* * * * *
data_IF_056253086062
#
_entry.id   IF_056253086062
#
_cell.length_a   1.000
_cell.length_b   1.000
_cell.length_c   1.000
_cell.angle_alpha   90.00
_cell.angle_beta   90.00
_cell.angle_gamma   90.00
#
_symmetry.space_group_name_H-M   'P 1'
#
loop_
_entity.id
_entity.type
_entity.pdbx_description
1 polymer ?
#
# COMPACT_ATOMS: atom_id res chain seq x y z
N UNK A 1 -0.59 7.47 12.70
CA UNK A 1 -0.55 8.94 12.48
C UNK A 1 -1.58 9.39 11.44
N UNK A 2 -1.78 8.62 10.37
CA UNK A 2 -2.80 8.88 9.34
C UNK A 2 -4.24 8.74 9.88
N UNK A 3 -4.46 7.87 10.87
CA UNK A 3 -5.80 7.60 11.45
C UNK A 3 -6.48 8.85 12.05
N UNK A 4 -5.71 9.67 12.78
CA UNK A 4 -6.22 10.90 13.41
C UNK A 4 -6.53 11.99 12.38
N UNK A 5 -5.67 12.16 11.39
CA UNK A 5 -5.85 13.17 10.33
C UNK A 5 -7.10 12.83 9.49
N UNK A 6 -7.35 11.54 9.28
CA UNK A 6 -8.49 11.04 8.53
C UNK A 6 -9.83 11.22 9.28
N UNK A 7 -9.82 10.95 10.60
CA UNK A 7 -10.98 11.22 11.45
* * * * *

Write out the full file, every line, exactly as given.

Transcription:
data_IF_056253086062
#
_entry.id   IF_056253086062
#
_cell.length_a   1.000
_cell.length_b   1.000
_cell.length_c   1.000
_cell.angle_alpha   90.00
_cell.angle_beta   90.00
_cell.angle_gamma   90.00
#
_symmetry.space_group_name_H-M   'P 1'
#
loop_
_entity.id
_entity.type
_entity.pdbx_description
1 polymer ?
#
# COMPACT_ATOMS: atom_id res chain seq x y z
N UNK A 1 -0.59 7.47 12.70
CA UNK A 1 -0.55 8.94 12.48
C UNK A 1 -1.58 9.39 11.44
N UNK A 2 -1.78 8.62 10.37
CA UNK A 2 -2.80 8.88 9.34
C UNK A 2 -4.24 8.74 9.88
N UNK A 3 -4.46 7.87 10.87
CA UNK A 3 -5.80 7.60 11.45
C UNK A 3 -6.48 8.85 12.05
N UNK A 4 -5.71 9.67 12.78
CA UNK A 4 -6.22 10.90 13.41
C UNK A 4 -6.53 11.99 12.38
N UNK A 5 -5.67 12.16 11.39
CA UNK A 5 -5.85 13.17 10.33
C UNK A 5 -7.10 12.83 9.49
N UNK A 6 -7.35 11.54 9.28
CA UNK A 6 -8.49 11.04 8.53
C UNK A 6 -9.83 11.22 9.28
N UNK A 7 -9.82 10.95 10.60
CA UNK A 7 -10.98 11.22 11.45